Sam Bankman-Fried Weighs Book and Movie Choices at Parents’ Fort Palo Alto

Sam Bankman-Fried may be facing serious legal risk and years in prison for the collapse of his FTX crytocurrency exchange, but for now, he’s enjoying some semblance of a privileged upbringing by living under house arrest in his parents’ spacious Palo Alto home.

On the leafy one-acre property, which an expensive private security firm has turned into a “guarded fortress,” the genius billionaire once reportedly met with “Big Short” and “Moneyball” author Michael Lewis about the possibility of turning his life and infamous adventures into currency. encoded in a bio, as reported by the New York Post. On the downside, the 30-year-old accused fraudster faced death threats and succumbed to wearing an electronic ankle monitor, the newspaper reported.

Bankman Fried arrived at the home of his parents, Stanford law professors Joe Bankman and Barbara Fried, on Friday. He was arrested in the Bahamas on December 12 on multiple charges of fraud and money laundering, but waived an extradition hearing and posted a $250 million bond so he could be released to his home in Palo Alto.

Michael Lewis, of Berkeley, Calif., author of “Boomerang: Travels in the New Third World” (W.W. Norton, $25.95). (Jose Carlos Fajardo/Contra Costa Times/MCT)

Immediately upon his arrival, Bankman Fried received a visit from Lewis, the newspaper reported. They’ve already been in touch, with the Berkeley-based financial journalist who’s been “an integral part” of the mop-haired entrepreneur for the past six months, as they work on a book about the rise and fall of FTX, according to entertainment newsletter The Ankler. Lewis’ publisher has also offered the film rights to his book about Bankman-Fried to potential buyers, The Ankler also reported. Lewis’ books, “Moneyball” and “The Big Short,” have been made into films that have been nominated for and won Academy Awards.

Sure, it must have been a relief for Bankman Fried and his parents to bring him home after spending more than a week in the notoriously overcrowded and unsanitary Fox Hill prison on the Bahamas main island of New Providence. He was transferred to New York where he appeared in US District Court last week and was released on $250 million bail, an unprecedented amount for a bail, the New York Times reported.

NEW YORK, NY - DECEMBER 22: Barbara Fried, mother of FTX founder Sam Bankman-Fried, arrives for his bail and arraignment hearings in Manhattan federal court on December 22, 2022 in New York City.  Bankman-Fried, who was indicted Dec. 9 and arrested 3 days later by law enforcement in the Bahamas at the behest of US prosecutors, has agreed to extradite him to the US where he faces eight felony counts of fraud and conspiracy. and money laundering.  Make illegal political contributions.  He potentially faces life in prison if convicted.  (Photo by Michael M. Santiago/Getty Images)
Barbara Fried, mother of FTX founder Sam Bankman-Fried, arrives in Manhattan federal court on December 22, 2022 in New York City. (Photo by Michael M. Santiago/Getty Images)

Bankman-Fried, who said last November that it was down to the last $100,000, really shouldn’t have handed over $250 million. The New York Times said the amount would only have to be paid if he failed to appear in court or violated the terms of his home confinement. Bankman-Fried’s parents used the equity in their home to help secure part of the bond, while two unnamed co-signers are on the hook for the remainder.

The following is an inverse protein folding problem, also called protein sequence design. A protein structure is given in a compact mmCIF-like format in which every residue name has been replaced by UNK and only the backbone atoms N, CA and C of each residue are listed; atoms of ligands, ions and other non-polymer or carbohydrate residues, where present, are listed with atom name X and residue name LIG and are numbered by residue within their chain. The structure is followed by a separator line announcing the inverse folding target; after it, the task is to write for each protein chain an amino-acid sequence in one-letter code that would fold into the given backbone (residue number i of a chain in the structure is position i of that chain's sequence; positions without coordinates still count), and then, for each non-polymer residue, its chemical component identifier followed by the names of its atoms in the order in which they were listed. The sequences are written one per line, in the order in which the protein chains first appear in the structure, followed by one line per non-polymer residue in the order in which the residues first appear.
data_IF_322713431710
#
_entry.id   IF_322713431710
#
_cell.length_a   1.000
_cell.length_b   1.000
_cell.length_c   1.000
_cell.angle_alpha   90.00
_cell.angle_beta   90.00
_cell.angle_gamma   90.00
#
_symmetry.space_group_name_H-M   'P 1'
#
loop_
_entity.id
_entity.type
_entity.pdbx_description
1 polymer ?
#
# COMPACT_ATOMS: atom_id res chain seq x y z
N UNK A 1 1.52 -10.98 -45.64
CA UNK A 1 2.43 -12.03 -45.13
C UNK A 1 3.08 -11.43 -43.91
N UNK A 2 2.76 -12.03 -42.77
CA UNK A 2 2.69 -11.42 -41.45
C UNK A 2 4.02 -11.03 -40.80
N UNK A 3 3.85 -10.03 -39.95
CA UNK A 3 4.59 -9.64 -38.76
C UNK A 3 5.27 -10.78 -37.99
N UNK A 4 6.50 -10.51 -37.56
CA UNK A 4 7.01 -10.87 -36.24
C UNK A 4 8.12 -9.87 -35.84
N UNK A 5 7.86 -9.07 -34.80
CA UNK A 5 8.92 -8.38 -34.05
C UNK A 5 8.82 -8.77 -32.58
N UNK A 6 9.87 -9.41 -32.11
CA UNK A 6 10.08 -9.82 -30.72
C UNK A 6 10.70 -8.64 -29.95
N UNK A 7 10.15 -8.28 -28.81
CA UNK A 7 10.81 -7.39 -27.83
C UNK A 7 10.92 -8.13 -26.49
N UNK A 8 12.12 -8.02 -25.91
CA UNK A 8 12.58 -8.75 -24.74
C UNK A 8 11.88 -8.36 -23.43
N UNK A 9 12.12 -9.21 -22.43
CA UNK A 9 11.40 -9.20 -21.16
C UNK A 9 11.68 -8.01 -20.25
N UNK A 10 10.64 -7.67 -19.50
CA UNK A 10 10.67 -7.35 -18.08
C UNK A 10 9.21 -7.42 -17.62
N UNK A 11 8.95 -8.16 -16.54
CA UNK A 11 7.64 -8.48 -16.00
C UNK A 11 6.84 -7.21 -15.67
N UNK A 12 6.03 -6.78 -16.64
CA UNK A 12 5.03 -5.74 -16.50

In Palo Alto, Bankman-Friend can enjoy using his parents’ pool and the driveway of the 3,000-square-foot historic home, which sits on a cul-de-sac in the tony-upper-San Juan neighborhood of the South. Part of the Stanford University campus. The area is more a country club than a college dormitory and is home to dozens of top Stanford faculty. Neither Bankman nor Fried will teach classes at Stanford Law School this coming quarter.

While under house arrest, their son must adhere to some strict restrictions. He must remain at his parents’ home and be monitored electronically. He can only leave the drug for substance abuse treatment, exercise and mental health purposes.

The New York Post reports that due to death threats, sudden global infamy and a dead end that has turned into a horrific tourist attraction, Bankman and Fred have turned their home into a “guarded fortress”. The family pays about $10,000 a week to have a private security company in the Gulf patrol their territory around the clock. They have also extended fencing on the property to limit people’s ability to see.

“They’re nervous,” a source told the New York Post. There were death threats. They don’t take any chances.”

A Stanford spokesperson told the media that the university’s Department of Public Safety had posted temporary security in the neighborhood around the house, and that a few roads were closed nearby. A Bankman and Fried spokesperson said the professors are “grateful to be a member of the Stanford community and for the services of the Stanford Department of Public Safety,” the Stanford Daily reports.

As of Tuesday, Bankman and Fred had rarely left their home, the newspaper said, as the family relied on food and groceries delivered. The banker, however, sought to relieve some of the tension by taking some escorted tours around the neighborhood, the newspaper added. In addition to welcoming Louis to their home to meet their son, the couple has also hosted several gatherings since their son’s return.

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